BIBD is intended to help address this situation with its “more than five thousand articles written by well over one hundred contributors” (vii). Specifically as an illustrated dictionary, a good portion of the value the text intends to provide its users comes through the various visual supplements its entries provide. The text includes “1,700 full-color pages” (Baker; Logos). Some of this color markup in the print version seems primarily to highlight particular textual elements for easier reference (e.g., 994). Consequently, not all of this information will be represented or represented in exactly the same way in the Logos version of the text, which follows the software platform’s coloration scheme conventions and may include, by default, still some further visual cues.
Either in a physical print volume or in the Logos electronic format, the text’s main visual supplements include its more than 400 “visual illustrations, charts, pictures, and maps” in full color (front cover, vii). With its articles and visual supplements, BIBD should prove “helpful . . . to support everyday Bible reading as well as to prepare for group Bible studies or to follow up on sermons, and for many other reasons” (vii). Many visual elements do provide helpful information that is much easier expressed in images than in words. An additional benefit of the text in Logos is that images can be sent directly to PowerPoint or saved for use in other presentation platforms. Doing so may help save time in searching elsewhere for ways of showing what might be more difficult to describe with words.
A number of BIBD‘s visual elements might be more useful in explaining the reception of rather than the background for particular biblical texts. For instance, the entry on Aaron depicts a carving of Moses and Aaron by Andreas Schultze (17th c.; 1), the entry on Eschatology includes a portion of Hans Memling’s (15th c.) Last Judgment (518), and the entry on Ezekiel includes an Austrian carving (16th c.; 554). Even so, seeing options for understanding particular elements within the biblical text that differ from those to which one is generally accustomed can be helpful in showing up where contemporary readers’ unrealized assumptions may lie. The ease of searching BIBD in the Logos format may provide an additional benefit for finding and using BIBD‘s visual elements where a given element might be relevant to multiple BIBD entries but not included with each.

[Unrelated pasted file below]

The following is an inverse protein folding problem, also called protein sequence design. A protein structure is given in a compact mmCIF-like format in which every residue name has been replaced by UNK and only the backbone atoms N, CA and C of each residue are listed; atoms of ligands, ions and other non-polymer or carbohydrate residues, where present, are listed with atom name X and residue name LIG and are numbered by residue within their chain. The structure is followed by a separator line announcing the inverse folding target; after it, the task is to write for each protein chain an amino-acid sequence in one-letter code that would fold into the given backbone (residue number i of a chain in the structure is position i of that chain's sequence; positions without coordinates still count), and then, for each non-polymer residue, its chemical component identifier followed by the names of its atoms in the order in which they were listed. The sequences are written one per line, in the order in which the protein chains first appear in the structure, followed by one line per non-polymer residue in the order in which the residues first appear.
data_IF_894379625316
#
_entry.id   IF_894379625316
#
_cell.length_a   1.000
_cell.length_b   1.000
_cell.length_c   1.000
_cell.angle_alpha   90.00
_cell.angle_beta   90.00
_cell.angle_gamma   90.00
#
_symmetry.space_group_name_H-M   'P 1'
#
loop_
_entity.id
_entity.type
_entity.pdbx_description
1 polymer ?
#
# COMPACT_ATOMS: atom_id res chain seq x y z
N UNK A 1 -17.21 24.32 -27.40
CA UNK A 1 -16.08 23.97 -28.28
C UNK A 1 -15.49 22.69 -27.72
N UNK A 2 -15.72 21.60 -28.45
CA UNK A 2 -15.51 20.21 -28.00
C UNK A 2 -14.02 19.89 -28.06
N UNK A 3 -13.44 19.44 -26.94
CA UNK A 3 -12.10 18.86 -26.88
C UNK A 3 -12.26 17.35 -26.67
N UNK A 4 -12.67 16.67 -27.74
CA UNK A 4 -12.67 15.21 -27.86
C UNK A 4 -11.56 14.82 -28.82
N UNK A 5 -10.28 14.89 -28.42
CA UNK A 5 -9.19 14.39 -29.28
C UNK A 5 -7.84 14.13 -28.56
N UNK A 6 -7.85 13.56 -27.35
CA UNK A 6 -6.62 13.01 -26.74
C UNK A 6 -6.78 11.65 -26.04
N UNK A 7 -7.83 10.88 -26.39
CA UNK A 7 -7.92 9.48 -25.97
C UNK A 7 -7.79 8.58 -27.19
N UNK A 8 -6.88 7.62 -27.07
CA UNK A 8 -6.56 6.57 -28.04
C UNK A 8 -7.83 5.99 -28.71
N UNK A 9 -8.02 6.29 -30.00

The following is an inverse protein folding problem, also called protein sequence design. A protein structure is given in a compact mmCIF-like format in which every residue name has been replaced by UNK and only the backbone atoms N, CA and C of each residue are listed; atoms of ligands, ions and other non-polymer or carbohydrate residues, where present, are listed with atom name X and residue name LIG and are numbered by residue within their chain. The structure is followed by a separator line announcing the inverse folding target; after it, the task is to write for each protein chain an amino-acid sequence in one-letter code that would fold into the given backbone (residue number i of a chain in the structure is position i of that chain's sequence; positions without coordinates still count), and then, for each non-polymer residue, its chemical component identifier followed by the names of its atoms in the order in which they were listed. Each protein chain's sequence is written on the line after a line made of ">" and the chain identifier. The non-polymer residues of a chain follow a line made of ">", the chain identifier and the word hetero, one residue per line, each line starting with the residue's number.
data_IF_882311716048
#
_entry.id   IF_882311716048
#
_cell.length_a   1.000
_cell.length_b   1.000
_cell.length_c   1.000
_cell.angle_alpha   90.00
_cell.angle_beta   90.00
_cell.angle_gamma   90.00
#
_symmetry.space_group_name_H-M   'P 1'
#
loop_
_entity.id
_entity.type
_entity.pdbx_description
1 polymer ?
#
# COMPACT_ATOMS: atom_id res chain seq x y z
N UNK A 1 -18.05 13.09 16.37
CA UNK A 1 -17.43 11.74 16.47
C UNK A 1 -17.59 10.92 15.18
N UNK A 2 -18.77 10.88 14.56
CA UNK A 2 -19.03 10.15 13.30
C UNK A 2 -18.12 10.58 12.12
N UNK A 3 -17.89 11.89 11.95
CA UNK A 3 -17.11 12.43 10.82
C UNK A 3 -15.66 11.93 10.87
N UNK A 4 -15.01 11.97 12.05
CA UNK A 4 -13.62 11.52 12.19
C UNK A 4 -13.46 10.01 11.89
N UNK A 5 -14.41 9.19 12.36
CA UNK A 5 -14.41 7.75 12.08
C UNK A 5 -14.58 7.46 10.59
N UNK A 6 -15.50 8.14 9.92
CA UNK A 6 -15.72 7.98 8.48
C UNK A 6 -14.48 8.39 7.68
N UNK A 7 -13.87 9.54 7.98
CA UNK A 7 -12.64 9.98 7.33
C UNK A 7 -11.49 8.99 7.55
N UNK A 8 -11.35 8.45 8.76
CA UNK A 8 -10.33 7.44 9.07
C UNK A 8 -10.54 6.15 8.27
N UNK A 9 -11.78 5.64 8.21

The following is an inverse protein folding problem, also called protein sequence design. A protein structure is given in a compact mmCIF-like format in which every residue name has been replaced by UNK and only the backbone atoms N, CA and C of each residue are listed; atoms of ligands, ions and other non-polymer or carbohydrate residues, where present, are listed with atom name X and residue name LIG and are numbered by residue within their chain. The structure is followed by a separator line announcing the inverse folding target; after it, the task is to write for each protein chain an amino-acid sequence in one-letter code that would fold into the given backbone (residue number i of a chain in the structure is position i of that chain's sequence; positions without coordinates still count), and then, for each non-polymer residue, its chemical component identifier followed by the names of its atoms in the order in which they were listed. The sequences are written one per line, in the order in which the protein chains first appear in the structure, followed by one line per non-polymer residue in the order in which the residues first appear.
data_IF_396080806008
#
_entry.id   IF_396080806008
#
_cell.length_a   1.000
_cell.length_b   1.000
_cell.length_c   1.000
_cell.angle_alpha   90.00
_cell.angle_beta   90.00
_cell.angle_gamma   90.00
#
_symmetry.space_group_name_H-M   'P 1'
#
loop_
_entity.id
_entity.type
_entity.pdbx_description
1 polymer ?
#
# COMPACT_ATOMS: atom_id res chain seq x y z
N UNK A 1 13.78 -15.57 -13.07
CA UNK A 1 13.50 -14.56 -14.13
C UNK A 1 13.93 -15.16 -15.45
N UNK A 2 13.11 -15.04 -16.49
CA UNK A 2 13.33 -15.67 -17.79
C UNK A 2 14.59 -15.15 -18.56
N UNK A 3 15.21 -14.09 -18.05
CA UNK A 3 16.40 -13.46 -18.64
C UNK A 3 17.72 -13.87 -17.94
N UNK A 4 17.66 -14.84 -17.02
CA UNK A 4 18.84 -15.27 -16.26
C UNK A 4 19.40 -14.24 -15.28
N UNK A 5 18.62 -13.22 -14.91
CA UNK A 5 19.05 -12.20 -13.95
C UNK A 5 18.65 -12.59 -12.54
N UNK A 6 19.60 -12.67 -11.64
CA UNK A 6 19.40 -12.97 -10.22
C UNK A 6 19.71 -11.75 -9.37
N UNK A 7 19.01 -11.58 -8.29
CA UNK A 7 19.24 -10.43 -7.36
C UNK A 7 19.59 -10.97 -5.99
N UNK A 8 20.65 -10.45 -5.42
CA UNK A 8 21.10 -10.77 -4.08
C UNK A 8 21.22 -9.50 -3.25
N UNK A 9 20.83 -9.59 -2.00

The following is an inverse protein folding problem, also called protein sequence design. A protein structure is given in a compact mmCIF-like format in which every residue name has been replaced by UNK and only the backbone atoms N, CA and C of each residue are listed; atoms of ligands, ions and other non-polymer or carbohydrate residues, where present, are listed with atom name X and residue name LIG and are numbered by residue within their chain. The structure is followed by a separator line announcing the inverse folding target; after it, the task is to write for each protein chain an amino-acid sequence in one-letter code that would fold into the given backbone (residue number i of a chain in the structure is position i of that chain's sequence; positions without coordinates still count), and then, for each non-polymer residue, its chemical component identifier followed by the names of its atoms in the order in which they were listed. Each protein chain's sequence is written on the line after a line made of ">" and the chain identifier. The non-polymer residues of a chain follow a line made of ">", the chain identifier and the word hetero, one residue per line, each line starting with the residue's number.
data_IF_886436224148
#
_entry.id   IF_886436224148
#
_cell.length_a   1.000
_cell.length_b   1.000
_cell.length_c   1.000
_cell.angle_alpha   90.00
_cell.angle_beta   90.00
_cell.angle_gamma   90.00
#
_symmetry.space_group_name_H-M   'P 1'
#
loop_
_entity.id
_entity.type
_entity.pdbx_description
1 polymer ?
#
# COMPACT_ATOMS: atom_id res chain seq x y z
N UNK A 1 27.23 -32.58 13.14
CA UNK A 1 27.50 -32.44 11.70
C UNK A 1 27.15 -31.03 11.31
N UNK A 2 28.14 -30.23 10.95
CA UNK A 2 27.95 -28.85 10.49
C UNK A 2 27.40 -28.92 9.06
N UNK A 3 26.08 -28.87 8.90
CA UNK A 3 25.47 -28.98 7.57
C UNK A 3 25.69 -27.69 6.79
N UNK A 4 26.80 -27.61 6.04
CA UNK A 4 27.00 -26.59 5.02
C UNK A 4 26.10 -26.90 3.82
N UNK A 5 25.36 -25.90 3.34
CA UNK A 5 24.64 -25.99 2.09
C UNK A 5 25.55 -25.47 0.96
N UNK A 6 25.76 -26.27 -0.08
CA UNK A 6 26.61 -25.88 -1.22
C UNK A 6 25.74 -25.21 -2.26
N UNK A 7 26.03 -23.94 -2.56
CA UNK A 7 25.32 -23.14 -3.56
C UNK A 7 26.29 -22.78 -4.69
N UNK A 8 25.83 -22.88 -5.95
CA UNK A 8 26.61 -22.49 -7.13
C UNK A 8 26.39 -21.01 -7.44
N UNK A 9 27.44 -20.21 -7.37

In Logos (I’m presently running v. 5 Gold), especially if BIBD is set as a preferred dictionary, lookups from Bibles are very simple. For discussion of and instructions about setting preferred resources, see the recent “Get the Most Out of Your Logos Library” webinar. Lookups work most directly from English Bibles through the right-click menu. In theory, when working with Bibles in other languages, users with access to the Bible Sense Lexicon can pull appropriate results from that resource and then choose one of the topic guide links to collate relevant entries from BIBDand other similar Logos resources. As of this writing, BIBD does not seem to display with other similar resources in the “Topic” section of the “Topic Guide.” To the best of my understanding, however, this behavior is simply a quirk for which a remedy is being investigated. In any case, it would make a nice feature enhancement if the software could pull through Bible Sense Lexicon information to build right-click menu preferred Bible dictionary entries when using, for instance, a Biblia Hebraica or Nestle-Aland text much it does when using an English Bible. Direct lookup by opening the resource and navigating its contents tree is, of course, also an option and perhaps the one to which I still tend to default most (since it most resembles pulling a book off the shelf and working through it to whatever relevant information).
Another nice enhancement in the Logos version of BIBD are the timeline flags that appear with dates throughout the text. Clicking the flag will bring up the Logos timeline feature to show what else was happening at or around the time a given event is noted to have happened in BIBD. Clicking one of the timeline’s event bars then opens a fly-over menu with a list of resources that contain additional information about that event.
In short, BIBD seems to be very helpful as a basic reference text, and the visual elements it includes should be useful both for students and for teachers. Digital and print media both have their virtues, but BIBD plays very nicely in the Logos ecosystem. Some of the Logos platform’s supporting features provide helpful enhancements to BIBD, and having BIBD in one’s Logos library certainly helps foster the “network effect” that plays to the digital library’s strengths.